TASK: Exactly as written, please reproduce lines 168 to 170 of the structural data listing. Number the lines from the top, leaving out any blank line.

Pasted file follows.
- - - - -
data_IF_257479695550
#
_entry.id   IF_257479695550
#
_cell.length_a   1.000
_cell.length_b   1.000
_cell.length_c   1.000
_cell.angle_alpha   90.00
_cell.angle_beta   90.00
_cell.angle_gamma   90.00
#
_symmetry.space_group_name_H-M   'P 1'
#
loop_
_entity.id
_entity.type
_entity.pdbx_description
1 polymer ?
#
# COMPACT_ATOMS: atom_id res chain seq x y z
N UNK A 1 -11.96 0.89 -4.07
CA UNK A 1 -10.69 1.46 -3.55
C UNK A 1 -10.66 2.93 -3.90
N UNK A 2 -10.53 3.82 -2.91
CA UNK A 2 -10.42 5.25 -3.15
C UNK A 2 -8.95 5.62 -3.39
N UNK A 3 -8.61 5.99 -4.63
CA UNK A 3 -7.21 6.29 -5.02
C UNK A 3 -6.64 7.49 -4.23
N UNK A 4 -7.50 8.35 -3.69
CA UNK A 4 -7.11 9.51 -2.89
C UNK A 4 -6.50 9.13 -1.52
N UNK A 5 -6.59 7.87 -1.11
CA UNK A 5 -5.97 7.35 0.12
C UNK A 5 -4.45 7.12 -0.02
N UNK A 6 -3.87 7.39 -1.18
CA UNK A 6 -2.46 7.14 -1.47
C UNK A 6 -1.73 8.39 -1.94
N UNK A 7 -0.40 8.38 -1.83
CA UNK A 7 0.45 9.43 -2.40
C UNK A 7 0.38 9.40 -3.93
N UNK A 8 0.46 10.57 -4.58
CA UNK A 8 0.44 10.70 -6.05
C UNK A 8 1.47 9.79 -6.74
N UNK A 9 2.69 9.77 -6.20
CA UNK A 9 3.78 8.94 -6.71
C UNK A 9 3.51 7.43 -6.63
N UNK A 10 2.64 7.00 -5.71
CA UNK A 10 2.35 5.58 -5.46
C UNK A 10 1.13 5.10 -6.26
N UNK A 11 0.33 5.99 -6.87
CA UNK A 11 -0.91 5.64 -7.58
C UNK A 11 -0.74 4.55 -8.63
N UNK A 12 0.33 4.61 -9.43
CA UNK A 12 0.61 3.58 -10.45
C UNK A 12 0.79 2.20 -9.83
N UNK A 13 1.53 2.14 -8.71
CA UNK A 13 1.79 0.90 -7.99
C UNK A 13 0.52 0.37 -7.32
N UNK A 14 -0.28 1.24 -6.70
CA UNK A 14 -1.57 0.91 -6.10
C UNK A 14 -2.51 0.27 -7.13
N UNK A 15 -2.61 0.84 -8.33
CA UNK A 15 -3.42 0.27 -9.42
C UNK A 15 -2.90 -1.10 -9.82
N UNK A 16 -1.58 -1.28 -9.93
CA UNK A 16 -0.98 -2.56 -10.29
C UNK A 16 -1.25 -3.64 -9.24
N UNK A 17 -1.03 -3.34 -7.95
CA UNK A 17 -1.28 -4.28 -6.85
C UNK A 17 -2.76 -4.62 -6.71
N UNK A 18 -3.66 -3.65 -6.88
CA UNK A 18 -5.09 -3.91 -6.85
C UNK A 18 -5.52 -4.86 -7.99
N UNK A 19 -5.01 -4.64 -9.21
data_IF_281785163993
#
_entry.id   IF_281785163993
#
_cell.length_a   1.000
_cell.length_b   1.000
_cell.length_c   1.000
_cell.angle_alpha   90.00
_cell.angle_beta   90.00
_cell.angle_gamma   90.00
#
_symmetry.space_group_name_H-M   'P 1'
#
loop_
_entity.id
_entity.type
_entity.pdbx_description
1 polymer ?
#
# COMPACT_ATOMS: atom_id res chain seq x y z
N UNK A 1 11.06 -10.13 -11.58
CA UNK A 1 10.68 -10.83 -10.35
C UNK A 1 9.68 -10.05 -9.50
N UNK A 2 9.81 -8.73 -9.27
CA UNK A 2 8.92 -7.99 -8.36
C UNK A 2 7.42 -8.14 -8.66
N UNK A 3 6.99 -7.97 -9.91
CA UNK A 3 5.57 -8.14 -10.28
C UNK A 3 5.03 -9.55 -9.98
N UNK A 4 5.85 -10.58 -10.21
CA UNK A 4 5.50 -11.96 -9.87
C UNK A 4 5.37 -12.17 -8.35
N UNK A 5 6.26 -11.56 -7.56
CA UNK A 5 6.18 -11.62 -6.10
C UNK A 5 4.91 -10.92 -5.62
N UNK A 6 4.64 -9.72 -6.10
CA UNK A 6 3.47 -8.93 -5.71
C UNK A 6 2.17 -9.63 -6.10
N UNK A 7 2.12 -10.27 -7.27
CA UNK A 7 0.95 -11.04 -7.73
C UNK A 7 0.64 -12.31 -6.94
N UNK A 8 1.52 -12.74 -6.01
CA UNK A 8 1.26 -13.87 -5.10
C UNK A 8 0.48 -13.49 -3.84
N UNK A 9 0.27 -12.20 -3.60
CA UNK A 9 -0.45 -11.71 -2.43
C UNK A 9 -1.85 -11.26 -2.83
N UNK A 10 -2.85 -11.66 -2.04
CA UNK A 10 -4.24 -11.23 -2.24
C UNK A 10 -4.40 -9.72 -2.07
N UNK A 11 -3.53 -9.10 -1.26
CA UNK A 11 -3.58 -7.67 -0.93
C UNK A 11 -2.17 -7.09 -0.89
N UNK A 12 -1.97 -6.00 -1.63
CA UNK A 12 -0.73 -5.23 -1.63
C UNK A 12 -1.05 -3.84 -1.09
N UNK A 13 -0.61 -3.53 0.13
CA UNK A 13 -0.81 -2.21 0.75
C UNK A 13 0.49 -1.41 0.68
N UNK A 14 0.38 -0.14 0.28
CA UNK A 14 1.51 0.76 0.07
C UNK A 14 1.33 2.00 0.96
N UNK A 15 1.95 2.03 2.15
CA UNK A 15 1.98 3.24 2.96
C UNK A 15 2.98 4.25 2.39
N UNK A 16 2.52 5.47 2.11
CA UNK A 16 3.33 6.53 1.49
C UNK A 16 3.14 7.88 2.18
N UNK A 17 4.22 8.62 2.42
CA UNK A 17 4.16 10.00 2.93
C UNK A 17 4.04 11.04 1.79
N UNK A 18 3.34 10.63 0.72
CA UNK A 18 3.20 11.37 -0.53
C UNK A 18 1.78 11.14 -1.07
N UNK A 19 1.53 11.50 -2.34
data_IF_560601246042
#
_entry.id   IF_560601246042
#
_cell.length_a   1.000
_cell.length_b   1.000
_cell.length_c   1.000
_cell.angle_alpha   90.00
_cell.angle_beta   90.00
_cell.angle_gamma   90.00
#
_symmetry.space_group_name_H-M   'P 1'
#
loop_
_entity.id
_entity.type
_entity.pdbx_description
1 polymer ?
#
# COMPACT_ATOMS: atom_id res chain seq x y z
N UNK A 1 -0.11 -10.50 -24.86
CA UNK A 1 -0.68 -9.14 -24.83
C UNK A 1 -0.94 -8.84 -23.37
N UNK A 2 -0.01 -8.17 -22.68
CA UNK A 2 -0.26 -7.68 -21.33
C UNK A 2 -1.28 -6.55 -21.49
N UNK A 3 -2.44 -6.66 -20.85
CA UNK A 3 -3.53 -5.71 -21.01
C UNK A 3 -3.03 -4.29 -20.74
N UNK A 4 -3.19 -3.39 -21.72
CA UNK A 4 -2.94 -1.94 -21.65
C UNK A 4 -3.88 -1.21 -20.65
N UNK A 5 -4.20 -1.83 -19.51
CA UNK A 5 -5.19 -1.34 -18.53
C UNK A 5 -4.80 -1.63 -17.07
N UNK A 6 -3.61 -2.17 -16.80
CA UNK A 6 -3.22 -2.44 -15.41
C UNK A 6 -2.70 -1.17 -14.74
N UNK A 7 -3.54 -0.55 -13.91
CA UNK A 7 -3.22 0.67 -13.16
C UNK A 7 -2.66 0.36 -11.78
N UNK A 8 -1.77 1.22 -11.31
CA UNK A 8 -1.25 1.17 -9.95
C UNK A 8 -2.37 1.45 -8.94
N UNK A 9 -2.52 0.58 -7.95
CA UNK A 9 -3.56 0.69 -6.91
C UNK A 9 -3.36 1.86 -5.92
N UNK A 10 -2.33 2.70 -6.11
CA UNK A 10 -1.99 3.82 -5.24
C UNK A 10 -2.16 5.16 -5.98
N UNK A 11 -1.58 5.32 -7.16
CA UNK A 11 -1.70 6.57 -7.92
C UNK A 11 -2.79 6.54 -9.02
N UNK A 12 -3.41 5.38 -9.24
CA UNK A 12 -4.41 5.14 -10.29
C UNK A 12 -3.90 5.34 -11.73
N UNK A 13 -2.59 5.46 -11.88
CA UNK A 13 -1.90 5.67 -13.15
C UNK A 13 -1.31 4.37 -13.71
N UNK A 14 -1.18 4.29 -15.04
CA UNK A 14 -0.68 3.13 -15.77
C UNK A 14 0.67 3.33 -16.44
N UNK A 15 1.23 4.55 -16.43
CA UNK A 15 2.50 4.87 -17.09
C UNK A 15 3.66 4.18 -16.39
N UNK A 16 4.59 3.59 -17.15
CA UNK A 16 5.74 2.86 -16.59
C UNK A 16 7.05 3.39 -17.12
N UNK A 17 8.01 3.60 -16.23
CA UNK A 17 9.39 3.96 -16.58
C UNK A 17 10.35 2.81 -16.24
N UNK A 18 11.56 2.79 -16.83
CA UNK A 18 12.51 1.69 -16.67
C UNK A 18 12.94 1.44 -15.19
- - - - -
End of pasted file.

1 polymer ?
#
# COMPACT_ATOMS: atom_id res chain seq x y z